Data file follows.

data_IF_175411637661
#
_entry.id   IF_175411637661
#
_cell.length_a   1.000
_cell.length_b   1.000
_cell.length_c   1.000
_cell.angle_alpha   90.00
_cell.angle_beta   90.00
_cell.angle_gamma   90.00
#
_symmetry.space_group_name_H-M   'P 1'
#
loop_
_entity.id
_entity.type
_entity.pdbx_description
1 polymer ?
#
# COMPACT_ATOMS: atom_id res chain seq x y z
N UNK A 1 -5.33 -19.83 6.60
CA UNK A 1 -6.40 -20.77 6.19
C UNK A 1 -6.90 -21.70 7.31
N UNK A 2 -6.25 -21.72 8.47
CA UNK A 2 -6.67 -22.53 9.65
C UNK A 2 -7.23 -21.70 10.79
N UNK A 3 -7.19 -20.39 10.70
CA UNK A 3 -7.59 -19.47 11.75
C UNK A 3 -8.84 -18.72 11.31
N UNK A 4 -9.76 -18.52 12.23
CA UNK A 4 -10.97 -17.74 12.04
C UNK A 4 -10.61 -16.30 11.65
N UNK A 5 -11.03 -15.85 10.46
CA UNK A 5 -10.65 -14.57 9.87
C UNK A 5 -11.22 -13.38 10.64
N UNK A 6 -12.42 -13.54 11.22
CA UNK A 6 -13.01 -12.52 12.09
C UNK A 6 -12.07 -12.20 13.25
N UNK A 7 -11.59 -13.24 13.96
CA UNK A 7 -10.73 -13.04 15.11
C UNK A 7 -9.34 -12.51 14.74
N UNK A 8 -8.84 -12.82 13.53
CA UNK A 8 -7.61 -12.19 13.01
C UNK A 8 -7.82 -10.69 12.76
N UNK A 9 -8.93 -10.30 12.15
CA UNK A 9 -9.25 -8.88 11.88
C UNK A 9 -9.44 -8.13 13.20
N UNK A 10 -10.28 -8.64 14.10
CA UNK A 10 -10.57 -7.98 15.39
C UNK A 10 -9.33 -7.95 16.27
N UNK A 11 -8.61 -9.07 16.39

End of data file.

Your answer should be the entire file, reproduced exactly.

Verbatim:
data_IF_175411637661
#
_entry.id   IF_175411637661
#
_cell.length_a   1.000
_cell.length_b   1.000
_cell.length_c   1.000
_cell.angle_alpha   90.00
_cell.angle_beta   90.00
_cell.angle_gamma   90.00
#
_symmetry.space_group_name_H-M   'P 1'
#
loop_
_entity.id
_entity.type
_entity.pdbx_description
1 polymer ?
#
# COMPACT_ATOMS: atom_id res chain seq x y z
N UNK A 1 -5.33 -19.83 6.60
CA UNK A 1 -6.40 -20.77 6.19
C UNK A 1 -6.90 -21.70 7.31
N UNK A 2 -6.25 -21.72 8.47
CA UNK A 2 -6.67 -22.53 9.65
C UNK A 2 -7.23 -21.70 10.79
N UNK A 3 -7.19 -20.39 10.70
CA UNK A 3 -7.59 -19.47 11.75
C UNK A 3 -8.84 -18.72 11.31
N UNK A 4 -9.76 -18.52 12.23
CA UNK A 4 -10.97 -17.74 12.04
C UNK A 4 -10.61 -16.30 11.65
N UNK A 5 -11.03 -15.85 10.46
CA UNK A 5 -10.65 -14.57 9.87
C UNK A 5 -11.22 -13.38 10.64
N UNK A 6 -12.42 -13.54 11.22
CA UNK A 6 -13.01 -12.52 12.09
C UNK A 6 -12.07 -12.20 13.25
N UNK A 7 -11.59 -13.24 13.96
CA UNK A 7 -10.73 -13.04 15.11
C UNK A 7 -9.34 -12.51 14.74
N UNK A 8 -8.84 -12.82 13.53
CA UNK A 8 -7.61 -12.19 13.01
C UNK A 8 -7.82 -10.69 12.76
N UNK A 9 -8.93 -10.30 12.15
CA UNK A 9 -9.25 -8.88 11.88
C UNK A 9 -9.44 -8.13 13.20
N UNK A 10 -10.28 -8.64 14.10
CA UNK A 10 -10.57 -7.98 15.39
C UNK A 10 -9.33 -7.95 16.27
N UNK A 11 -8.61 -9.07 16.39